I had ten offers on the table within weeks of the book coming out. I selected a producer who seemed passionate about the book and determined to make it happen.

But it was the producer’s first project, and over time Ham began doubting it would be realised in the way she had envisaged, if at all.

In the meantime, Maslin and Ham played golf. Maslin said:

We wanted to resume our childhood friendship and golf seemed an excellent way to do it, even though we both play terrible golf. We never discussed the book. Once a year I asked politely how it was going, and that was it.

Ham used the hours spent wielding golf clubs to find out more about the film industry, and eventually, when the option to the film rights expired, she turned to Maslin, who jumped at the chance.

Maslin approached US-based Australian director and writer Jocelyn Moorhouse, who had directed Proof (1991) – another drama with an ironic tinge. But Moorhouse wasn’t interested:

I didn’t even read it, as I was having a major personal drama at the time. My son had just been diagnosed with autism, and I wanted to focus on that.

So Maslin was patient. A year later she called Moorhouse and suggested a meeting as she was travelling to Los Angeles. Moorhouse said:

I’d read the back cover and it was interesting, but I didn’t want to read the whole book in case I really wanted to do it, and I couldn’t. I told Sue she seemed a great producer but I couldn’t do it, and she said just read the book, and so I did and I was hooked.

By then Moorhouse’s son was in a much better place than he had been previously, and reading the book made Moorhouse feel homesick for Australia. So she agreed to do it:

As soon as I met Tilly [the protagonist] in the book I fell in love with her, because she’s a femme fatale. And then I read about the cross-dressing policeman …

She didn’t know how she could adapt a novel with so many characters into a feature film. But she did know that, if she could manage it, the screenplay would have the power to attract actors of the calibre of Kate Winslet and Judy Davis – they would be attracted by the complex roles.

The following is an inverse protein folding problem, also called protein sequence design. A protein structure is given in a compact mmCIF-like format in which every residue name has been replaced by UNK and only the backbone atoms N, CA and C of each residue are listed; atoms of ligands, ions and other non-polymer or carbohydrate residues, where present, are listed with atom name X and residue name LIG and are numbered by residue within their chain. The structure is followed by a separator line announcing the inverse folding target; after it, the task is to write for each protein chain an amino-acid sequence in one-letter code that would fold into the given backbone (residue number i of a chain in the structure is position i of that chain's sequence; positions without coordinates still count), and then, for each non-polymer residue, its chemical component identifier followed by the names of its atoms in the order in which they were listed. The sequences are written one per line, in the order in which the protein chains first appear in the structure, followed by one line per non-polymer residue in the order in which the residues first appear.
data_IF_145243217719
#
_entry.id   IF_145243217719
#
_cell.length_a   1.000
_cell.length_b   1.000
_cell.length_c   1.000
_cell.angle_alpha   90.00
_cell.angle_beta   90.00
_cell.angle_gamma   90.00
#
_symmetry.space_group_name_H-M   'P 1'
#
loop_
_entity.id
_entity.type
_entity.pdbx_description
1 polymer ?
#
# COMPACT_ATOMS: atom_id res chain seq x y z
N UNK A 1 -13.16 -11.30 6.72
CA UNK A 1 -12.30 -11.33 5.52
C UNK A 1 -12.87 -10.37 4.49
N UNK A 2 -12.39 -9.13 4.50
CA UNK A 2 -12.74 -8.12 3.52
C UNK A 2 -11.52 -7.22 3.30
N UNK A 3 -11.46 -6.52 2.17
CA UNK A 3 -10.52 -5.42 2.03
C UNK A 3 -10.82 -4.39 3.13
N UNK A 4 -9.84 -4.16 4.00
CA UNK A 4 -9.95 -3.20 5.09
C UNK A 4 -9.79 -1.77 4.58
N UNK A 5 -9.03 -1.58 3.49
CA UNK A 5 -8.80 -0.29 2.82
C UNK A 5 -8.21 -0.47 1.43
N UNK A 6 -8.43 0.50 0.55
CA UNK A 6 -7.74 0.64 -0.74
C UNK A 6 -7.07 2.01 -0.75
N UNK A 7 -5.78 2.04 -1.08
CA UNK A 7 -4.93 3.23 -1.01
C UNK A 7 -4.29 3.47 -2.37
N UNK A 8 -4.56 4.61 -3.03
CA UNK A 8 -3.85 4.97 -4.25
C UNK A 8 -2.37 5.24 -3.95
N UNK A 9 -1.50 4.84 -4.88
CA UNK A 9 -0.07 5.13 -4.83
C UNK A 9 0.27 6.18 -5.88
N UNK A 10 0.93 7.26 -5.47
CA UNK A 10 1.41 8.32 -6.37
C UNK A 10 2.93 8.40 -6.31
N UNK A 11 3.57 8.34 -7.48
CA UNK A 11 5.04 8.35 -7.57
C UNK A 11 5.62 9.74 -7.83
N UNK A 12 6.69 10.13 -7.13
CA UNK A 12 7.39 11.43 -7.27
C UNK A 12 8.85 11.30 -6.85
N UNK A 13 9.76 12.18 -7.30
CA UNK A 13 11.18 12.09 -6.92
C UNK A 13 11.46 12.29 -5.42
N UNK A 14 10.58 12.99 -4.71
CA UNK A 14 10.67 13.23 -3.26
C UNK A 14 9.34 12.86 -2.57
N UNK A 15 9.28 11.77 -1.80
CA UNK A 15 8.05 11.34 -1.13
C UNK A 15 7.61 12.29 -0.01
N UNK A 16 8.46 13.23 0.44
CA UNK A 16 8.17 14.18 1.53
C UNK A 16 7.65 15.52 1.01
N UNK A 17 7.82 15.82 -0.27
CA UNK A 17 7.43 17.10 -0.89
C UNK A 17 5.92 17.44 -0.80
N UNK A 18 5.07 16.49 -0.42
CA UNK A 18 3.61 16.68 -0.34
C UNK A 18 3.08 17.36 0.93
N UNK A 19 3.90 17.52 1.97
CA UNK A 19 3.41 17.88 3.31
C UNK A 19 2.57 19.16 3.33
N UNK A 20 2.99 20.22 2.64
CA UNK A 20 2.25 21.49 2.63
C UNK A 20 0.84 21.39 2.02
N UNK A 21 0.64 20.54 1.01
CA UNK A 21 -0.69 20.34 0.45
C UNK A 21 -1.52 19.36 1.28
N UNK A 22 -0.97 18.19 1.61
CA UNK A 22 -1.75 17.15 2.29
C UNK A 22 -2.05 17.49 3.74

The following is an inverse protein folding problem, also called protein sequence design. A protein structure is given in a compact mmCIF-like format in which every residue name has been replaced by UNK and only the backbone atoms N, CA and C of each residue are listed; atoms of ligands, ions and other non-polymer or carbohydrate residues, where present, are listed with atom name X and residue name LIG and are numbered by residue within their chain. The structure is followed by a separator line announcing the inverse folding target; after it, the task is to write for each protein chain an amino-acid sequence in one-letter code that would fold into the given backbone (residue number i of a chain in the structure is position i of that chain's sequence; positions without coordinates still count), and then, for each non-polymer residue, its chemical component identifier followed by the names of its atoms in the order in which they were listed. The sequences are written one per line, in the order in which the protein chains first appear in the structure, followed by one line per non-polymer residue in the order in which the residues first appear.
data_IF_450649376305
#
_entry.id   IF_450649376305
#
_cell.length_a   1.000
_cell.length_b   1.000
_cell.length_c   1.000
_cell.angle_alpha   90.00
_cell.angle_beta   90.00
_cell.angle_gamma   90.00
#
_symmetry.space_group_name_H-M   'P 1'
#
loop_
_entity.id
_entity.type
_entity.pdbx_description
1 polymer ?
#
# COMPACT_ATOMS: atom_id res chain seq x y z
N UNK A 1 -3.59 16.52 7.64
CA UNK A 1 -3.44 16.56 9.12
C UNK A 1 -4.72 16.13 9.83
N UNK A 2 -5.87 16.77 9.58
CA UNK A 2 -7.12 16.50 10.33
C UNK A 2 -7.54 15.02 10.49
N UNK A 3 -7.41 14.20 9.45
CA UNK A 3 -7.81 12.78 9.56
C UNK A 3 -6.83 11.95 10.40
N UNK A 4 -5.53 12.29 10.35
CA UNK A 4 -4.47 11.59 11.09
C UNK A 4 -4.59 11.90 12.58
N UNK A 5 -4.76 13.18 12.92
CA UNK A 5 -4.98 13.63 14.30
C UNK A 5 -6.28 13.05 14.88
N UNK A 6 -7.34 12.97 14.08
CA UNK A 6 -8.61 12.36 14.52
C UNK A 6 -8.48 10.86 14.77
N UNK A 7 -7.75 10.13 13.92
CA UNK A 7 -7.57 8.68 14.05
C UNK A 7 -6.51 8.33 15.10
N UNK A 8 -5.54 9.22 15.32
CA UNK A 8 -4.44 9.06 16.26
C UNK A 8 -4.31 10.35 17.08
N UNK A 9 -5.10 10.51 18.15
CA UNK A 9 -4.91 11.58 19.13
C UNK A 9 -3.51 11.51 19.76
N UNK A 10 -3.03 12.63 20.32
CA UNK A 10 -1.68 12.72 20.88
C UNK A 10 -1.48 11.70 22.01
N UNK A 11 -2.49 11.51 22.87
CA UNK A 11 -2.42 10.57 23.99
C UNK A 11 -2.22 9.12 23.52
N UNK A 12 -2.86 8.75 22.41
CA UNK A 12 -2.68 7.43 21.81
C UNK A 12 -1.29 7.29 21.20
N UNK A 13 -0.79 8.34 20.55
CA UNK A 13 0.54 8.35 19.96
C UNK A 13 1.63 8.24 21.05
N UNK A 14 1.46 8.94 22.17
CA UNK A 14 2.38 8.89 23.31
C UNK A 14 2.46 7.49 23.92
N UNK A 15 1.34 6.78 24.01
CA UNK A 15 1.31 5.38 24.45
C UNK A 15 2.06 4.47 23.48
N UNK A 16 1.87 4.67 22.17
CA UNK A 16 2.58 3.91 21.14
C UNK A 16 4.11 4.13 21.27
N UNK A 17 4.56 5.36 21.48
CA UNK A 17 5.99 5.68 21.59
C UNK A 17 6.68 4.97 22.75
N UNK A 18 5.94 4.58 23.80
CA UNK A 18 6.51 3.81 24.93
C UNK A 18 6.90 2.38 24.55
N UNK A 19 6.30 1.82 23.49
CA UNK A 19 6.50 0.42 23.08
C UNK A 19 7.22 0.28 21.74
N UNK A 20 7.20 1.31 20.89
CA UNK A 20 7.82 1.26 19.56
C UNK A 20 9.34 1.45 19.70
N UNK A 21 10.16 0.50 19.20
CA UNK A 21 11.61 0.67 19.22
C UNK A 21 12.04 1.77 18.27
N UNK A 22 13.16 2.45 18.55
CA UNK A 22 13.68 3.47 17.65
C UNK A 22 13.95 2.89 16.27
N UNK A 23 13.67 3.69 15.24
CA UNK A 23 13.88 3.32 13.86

Maslin tracked down Winslet’s London agent and pitched the book to him. Winslet considered the role, and since Moorhouse and Maslin were sure she was their perfect lead, they waited for her decision, which was an eventual yes.

The film was financed with Winslet on board, but as they prepared for the shoot Winslet told them she was pregnant. That delayed the film for a year, which meant re-financing the project.

Ham jokingly told the audience that, since she had done a year on screenwriting at RMIT, she felt qualified to have a shot at adapting the book herself – but as soon as she realised she would have to cut out many of her beloved characters, she realised she couldn’t:

A lot of the film’s dialogue is from the book, but we had to make the story more of a three-act structure and focus on Tilly and her mother as the throughline.

For publisher Michael Duffy, the film will provide new readers for the book, especially overseas where it will now be published in more than 16 territories.

Has it been lucrative for the author, MC Sandy George wanted to know?

I get A$2 per book sale and that ticks over nicely and pays my credit card bill. But when I got the big cheque from Sue, that paid off my mortgage.

Books at MIFF is part of the Melbourne International Film Festival, which runs until August 16. Details here.